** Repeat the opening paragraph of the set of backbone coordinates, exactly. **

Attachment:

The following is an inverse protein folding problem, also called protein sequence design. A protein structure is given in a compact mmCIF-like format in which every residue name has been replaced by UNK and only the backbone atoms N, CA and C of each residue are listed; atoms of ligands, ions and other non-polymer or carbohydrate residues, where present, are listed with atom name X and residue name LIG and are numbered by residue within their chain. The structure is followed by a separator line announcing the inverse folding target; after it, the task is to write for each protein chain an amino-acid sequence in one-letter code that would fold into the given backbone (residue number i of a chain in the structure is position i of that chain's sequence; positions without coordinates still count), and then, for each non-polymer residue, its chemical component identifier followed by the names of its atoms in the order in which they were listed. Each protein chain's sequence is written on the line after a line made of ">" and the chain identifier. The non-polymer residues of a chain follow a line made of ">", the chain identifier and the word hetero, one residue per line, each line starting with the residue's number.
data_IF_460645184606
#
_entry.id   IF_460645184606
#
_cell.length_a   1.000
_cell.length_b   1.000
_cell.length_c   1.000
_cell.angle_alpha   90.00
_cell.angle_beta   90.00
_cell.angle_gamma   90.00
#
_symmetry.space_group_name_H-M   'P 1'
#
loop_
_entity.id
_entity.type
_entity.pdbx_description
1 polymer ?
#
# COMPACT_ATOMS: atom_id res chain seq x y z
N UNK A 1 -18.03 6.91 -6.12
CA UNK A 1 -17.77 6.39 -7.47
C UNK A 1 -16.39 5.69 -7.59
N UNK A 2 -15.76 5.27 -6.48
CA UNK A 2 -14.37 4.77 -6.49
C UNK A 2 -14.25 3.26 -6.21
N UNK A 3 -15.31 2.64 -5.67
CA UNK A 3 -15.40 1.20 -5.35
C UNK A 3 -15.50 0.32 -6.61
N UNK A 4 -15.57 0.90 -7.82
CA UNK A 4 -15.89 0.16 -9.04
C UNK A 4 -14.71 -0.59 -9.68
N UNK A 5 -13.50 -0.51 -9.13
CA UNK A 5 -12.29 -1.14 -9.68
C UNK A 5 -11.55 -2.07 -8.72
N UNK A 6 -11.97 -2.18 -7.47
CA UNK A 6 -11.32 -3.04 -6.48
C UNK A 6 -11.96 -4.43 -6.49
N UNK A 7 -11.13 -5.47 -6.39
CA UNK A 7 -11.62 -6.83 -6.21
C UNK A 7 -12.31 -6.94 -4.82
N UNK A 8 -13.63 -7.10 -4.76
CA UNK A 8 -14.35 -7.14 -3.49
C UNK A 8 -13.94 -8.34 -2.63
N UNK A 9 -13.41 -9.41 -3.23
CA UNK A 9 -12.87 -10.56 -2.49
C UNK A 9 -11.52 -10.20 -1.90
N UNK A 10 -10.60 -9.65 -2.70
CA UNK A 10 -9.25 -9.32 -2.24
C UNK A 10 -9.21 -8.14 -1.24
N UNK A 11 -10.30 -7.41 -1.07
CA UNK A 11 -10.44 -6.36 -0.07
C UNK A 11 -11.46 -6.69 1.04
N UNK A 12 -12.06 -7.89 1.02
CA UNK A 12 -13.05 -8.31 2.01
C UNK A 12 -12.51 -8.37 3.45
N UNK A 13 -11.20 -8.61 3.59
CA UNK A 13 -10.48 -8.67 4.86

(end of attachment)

The following is an inverse protein folding problem, also called protein sequence design. A protein structure is given in a compact mmCIF-like format in which every residue name has been replaced by UNK and only the backbone atoms N, CA and C of each residue are listed; atoms of ligands, ions and other non-polymer or carbohydrate residues, where present, are listed with atom name X and residue name LIG and are numbered by residue within their chain. The structure is followed by a separator line announcing the inverse folding target; after it, the task is to write for each protein chain an amino-acid sequence in one-letter code that would fold into the given backbone (residue number i of a chain in the structure is position i of that chain's sequence; positions without coordinates still count), and then, for each non-polymer residue, its chemical component identifier followed by the names of its atoms in the order in which they were listed. Each protein chain's sequence is written on the line after a line made of ">" and the chain identifier. The non-polymer residues of a chain follow a line made of ">", the chain identifier and the word hetero, one residue per line, each line starting with the residue's number.